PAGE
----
back wall. This duct can become blocked by a build up of ice. Just
do this. It will save a lot of explanations. Remove all the contents
in the fridge. Let the whole fridge thaw overnight with all the
fridge doors open. Use this opportunity to clean out the insides of
the fridge. Put a towel on the fridge floor to soak up the melt
water/ The fridge should work fine after the big thaw. Put your palm
against the plastic grille outlet. You should feel cold air coming
Thanks for the idea. I do agree that the fridge side is connected to
the freezer side, but when I discovered that the bottom 3/4 of the
evaporator had no frost (ie above 32 degrees) after running an hour
(and now 24 hours with the same result), I thought I could dismiss any
discussion of ice build-up anywhere. It can barely get below right on
next to the inlet side of the evaporator coils, much less maintain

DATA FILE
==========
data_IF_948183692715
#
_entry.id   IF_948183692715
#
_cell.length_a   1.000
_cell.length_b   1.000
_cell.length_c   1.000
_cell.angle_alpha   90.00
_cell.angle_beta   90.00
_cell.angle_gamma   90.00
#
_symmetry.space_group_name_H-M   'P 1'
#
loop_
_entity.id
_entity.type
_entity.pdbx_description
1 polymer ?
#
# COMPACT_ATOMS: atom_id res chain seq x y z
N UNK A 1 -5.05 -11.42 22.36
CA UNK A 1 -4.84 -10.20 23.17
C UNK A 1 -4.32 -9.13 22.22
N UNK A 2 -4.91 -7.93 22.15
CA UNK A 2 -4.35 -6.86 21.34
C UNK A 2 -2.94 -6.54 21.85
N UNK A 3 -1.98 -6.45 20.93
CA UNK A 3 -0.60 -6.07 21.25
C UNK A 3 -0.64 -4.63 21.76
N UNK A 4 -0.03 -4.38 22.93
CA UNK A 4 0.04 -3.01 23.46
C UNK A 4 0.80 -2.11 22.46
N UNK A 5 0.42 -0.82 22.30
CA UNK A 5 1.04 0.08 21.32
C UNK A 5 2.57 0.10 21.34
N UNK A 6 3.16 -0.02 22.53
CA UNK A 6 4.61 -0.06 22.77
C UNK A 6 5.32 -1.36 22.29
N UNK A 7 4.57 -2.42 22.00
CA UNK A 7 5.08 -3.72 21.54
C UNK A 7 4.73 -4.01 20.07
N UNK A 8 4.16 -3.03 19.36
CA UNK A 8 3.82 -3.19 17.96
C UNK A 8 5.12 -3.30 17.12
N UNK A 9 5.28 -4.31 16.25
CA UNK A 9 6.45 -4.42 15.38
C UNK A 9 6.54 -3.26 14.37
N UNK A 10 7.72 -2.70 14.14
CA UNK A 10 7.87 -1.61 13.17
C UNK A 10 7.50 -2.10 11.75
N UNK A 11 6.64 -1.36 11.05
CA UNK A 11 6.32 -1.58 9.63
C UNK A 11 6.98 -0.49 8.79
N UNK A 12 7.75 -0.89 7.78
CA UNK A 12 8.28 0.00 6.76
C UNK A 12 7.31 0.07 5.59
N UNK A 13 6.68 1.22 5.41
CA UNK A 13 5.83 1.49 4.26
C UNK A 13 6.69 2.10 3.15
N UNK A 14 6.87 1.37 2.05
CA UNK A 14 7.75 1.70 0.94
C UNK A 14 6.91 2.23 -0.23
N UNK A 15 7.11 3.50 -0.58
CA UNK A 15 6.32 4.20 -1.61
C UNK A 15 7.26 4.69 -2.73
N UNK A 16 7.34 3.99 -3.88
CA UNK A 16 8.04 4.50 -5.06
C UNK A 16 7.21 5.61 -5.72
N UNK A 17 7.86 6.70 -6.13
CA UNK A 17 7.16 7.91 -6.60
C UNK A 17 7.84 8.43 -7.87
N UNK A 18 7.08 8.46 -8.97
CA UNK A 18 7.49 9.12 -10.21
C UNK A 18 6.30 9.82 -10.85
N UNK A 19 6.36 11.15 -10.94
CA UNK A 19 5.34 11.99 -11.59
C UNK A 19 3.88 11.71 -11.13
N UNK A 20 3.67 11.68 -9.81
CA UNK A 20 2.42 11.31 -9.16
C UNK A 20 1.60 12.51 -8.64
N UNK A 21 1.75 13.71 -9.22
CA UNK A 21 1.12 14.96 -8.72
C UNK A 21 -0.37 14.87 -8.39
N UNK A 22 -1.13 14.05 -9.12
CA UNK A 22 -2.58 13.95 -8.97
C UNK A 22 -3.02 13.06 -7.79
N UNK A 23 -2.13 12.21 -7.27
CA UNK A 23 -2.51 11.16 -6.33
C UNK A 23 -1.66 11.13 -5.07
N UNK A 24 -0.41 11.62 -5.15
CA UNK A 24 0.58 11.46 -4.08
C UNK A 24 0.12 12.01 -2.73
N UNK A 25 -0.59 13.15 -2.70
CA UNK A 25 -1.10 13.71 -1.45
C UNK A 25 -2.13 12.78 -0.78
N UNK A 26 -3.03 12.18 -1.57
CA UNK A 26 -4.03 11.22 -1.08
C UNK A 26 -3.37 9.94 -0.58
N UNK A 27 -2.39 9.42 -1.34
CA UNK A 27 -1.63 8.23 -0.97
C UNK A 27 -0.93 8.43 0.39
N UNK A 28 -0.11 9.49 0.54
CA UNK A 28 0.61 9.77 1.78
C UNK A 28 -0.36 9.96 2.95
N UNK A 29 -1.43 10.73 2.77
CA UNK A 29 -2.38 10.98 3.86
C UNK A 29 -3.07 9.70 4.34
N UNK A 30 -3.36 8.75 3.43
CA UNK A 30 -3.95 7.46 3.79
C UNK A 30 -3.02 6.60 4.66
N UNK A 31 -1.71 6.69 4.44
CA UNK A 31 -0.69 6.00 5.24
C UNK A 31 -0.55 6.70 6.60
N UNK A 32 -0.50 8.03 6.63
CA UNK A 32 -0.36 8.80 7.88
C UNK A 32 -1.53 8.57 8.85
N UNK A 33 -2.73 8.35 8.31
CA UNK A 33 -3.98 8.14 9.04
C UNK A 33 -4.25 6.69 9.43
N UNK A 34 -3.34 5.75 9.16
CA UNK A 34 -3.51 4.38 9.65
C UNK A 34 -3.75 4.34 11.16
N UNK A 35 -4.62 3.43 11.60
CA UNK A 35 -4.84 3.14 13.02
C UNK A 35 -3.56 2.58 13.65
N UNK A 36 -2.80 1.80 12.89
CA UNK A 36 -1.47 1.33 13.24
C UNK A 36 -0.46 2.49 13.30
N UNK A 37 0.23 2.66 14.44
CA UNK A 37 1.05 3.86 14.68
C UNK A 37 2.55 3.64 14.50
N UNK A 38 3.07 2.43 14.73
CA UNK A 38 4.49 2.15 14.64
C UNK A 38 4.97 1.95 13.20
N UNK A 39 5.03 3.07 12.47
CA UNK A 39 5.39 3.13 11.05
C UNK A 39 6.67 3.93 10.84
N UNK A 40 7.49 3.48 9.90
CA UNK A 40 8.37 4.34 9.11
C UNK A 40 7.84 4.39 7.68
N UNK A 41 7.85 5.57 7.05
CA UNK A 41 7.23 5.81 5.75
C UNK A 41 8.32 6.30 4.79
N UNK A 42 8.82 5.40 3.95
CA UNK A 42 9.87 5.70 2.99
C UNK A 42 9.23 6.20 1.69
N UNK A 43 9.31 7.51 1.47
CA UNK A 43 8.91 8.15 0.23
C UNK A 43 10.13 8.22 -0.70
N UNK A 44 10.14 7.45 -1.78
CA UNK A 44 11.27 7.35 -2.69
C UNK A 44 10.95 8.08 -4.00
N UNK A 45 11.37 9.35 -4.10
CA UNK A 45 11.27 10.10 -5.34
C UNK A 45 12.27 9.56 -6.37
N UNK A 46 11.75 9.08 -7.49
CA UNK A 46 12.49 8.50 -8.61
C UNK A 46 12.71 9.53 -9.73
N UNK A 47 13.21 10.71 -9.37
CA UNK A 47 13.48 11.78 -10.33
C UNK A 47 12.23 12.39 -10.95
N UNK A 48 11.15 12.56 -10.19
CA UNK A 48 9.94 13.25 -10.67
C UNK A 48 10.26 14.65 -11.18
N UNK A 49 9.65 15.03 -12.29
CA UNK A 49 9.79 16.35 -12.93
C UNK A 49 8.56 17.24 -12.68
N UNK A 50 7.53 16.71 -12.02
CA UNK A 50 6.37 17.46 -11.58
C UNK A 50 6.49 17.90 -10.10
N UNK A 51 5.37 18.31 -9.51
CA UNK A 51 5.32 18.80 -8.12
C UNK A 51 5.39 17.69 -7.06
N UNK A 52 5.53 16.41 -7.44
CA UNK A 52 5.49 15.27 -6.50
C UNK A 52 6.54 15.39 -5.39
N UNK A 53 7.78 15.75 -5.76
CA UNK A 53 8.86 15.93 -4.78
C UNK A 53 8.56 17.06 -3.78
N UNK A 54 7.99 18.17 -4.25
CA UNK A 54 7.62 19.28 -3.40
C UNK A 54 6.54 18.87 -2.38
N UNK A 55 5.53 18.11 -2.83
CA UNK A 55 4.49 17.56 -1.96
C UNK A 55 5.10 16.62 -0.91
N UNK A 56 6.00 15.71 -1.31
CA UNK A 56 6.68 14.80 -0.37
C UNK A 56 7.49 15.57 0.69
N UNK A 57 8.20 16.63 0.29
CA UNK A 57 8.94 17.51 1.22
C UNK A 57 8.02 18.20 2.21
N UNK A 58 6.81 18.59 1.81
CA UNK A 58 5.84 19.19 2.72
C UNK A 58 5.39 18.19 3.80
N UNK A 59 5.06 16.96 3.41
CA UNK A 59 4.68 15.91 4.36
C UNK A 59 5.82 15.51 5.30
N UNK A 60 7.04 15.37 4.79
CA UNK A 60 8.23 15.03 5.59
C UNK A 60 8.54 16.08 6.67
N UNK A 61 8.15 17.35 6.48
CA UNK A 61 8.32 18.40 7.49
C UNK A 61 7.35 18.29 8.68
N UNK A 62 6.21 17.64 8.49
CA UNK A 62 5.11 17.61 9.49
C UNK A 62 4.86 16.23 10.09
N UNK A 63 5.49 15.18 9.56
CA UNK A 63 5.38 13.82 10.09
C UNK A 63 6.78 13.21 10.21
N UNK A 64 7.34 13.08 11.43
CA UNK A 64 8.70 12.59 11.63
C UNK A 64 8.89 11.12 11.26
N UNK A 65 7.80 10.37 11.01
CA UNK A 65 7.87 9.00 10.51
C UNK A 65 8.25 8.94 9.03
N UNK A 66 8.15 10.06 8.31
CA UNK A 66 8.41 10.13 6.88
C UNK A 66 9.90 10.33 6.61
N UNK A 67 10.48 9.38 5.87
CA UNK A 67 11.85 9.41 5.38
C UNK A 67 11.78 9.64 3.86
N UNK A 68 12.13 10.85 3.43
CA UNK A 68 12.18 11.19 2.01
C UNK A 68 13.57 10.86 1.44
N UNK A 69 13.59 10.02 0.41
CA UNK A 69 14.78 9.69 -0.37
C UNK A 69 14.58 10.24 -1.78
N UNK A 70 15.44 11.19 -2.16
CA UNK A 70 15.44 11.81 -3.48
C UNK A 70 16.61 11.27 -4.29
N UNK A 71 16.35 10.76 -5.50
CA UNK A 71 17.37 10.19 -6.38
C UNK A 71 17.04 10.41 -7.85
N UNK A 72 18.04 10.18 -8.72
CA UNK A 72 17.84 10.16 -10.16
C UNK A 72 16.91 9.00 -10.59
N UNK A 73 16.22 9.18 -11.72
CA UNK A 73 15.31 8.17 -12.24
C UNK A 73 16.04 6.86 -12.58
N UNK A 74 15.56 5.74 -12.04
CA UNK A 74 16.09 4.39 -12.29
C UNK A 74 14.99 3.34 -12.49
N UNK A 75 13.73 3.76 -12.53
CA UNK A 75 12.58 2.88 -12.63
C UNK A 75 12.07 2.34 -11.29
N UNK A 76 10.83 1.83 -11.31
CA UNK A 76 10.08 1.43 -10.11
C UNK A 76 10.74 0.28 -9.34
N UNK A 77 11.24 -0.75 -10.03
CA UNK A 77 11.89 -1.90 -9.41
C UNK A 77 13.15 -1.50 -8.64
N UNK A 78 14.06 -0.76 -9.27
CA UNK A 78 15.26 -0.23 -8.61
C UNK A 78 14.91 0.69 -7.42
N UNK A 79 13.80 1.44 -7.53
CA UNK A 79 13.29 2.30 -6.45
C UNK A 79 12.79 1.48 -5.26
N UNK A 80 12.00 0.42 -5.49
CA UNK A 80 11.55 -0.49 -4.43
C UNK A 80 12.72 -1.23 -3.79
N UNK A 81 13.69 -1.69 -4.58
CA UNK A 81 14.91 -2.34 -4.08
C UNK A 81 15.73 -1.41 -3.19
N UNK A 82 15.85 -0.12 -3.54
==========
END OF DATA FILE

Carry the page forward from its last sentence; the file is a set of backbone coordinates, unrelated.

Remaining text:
less than 32 in the duct. I really want to believe you, since that
would mean no new fridge, but I'm struggling with your logic.
On 20 Mar 2007 16:54:56 -0700, " firstname.lastname@example.org"
Oops. I forgot the part about switching off the power when you leave
the fridge doors open overnight. This will allow everything to thaw
throughly especially the ice in the transfer duct. Try it anyway as
it is relatively easy to do and costs nothing.
I had this trouble three or four times a year - cold freezer but warm
main compartment that soured my milk. My fridge is fairly empty most
of the time and everything looks OK. The final reason as to the cause
was a fridge door sligfhtly ajar. Sometimes I have a plastic bag of
something on the fridge door shelf. When I closed the door this bag
flops against the gallon milk container and pushed the door slightly